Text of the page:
Solar energy systems and a lease amendment topped the Liberty County Board of Commissioners mid-month meeting Feb. 21. The commissioners also sent condolences to Chief Finance Officer Kim McGlothlin after the loss of her mother.
The commissioners kicked off the mid-month meeting by approving an amendment to the lease agreement for the Liberty County Re-Entry Coalition. The amendment included having utilities added to the rent and also extending the lease to 2020.
“Basically the building was in bad shape, but they made some improvements to get it back up and running,” County Administrator Joey Brown said. “This just extends the agreement another year and also authorizes the coverage of the utilities.”
County Attorney Kelly Davis brought back the solar energy systems ordinance before the BOC. The ordinance was introduced to the commissioners at the regular meeting in early February. The proposed ordinance is an adaptation to the State Modeled Code and both Walthourville and Riceboro have adopted the ordinance.
“You can take some comfort knowing that it is a standardized form that has been pretty well vetted by the solar industry, local governments and stakeholders,” Davis said.
One of the biggest concerns amongst the BOC was the decommission of the solar panels in the future. Questions were raised about who would be responsible if the property owner failed to decommission the panels and also the taxation on the inventory.
“This zoning is really limited to zoning and land use, like where they should be placed and what conditions,” Davis said. “What we are really concerned about is the large ray solar farms.”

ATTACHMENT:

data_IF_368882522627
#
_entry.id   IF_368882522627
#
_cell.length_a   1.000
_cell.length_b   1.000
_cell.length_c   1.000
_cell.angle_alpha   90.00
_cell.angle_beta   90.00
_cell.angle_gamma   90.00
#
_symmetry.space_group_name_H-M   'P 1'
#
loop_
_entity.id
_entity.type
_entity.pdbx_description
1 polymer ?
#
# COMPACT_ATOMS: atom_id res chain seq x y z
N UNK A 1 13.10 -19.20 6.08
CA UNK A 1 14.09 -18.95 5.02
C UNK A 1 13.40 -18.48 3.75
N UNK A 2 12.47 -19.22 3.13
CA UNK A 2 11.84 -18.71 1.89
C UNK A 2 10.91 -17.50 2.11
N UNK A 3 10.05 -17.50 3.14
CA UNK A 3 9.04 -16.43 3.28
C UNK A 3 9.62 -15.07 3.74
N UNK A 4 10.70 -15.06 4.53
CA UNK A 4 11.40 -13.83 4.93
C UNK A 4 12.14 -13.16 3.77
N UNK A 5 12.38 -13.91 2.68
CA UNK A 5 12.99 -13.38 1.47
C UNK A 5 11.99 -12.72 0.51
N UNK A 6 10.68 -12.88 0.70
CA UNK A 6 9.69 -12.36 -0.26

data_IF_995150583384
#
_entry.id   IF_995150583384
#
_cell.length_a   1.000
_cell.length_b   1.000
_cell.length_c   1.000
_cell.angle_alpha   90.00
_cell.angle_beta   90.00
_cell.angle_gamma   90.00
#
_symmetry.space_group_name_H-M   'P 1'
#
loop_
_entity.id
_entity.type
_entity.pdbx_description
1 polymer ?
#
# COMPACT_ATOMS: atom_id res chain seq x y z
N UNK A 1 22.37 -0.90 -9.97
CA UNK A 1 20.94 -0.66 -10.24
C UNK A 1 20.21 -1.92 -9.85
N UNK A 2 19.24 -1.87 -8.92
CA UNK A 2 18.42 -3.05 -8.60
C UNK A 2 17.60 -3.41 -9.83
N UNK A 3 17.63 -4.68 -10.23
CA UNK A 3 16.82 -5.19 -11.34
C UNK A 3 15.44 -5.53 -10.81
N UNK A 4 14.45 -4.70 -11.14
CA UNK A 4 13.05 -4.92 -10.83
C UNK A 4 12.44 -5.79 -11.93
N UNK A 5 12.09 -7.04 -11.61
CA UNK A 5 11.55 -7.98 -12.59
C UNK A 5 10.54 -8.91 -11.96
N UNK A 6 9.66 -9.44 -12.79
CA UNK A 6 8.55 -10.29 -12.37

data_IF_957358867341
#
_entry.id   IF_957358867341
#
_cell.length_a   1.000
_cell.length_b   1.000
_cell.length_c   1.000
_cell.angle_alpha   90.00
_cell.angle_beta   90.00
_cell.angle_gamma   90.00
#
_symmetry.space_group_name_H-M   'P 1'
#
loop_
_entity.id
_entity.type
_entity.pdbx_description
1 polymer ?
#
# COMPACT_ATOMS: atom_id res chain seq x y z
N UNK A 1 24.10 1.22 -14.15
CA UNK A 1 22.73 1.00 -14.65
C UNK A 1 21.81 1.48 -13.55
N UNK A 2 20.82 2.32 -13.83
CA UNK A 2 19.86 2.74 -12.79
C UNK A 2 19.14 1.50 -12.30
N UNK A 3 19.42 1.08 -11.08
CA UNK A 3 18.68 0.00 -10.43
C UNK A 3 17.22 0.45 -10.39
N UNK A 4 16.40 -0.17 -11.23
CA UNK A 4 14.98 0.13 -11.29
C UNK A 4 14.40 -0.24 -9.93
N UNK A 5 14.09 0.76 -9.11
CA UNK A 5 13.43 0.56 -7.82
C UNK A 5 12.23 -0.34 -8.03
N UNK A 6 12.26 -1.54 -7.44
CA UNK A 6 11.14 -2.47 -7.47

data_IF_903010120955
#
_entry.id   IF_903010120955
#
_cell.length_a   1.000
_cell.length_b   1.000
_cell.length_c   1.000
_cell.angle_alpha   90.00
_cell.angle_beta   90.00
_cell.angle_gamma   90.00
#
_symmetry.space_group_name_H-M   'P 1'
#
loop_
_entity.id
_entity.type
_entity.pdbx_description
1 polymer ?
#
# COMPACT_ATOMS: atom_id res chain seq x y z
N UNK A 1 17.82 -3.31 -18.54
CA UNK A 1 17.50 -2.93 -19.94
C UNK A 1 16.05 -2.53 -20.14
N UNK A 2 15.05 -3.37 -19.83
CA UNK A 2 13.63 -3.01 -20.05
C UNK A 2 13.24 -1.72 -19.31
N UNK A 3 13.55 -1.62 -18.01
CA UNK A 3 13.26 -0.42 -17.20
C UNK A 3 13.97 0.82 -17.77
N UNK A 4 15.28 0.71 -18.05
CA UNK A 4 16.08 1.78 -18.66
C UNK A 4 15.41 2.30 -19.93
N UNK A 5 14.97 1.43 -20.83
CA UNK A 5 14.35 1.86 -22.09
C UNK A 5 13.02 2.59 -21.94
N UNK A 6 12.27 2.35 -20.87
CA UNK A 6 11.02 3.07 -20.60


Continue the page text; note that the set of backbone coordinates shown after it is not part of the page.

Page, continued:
Davis explained the ordinance does have the requirement for anyone who applies for the permit to provide a detailed decommission plan. The plan would include the cost of removal, what components would be removed and how they would be disposed of.
“So we are the enforcer?” Liberty County Board of Commissioner Chairman Donald Lovette asked.
Davis explained that the county would indeed be the enforcer in the decommission of the solar panels, but if an owner abandoned the project, they would send a notice and schedule a hearing. If the owner still failed to decommission the solar panels, then the county could come in and decommission it themselves and salvage the profits from the panels.
“I don’t want the commissioners 30 years down the line to ask what were they thinking back in 2019 when they approved this,” Lovette said.
It was agreed that Davis would continue working on the ordinance before bringing it back before the commissioners.
In other county business, a resolution was proposed for the abolishment of the Liberty County Fire Authority, an ordinance revision to water resources was discussed and the BOC approved an alcohol license to a store in Midway.
The commissioners closed the meeting by going into executive session to discuss personnel matters and land acquisition. No action was taken when the commissioners exited executive session.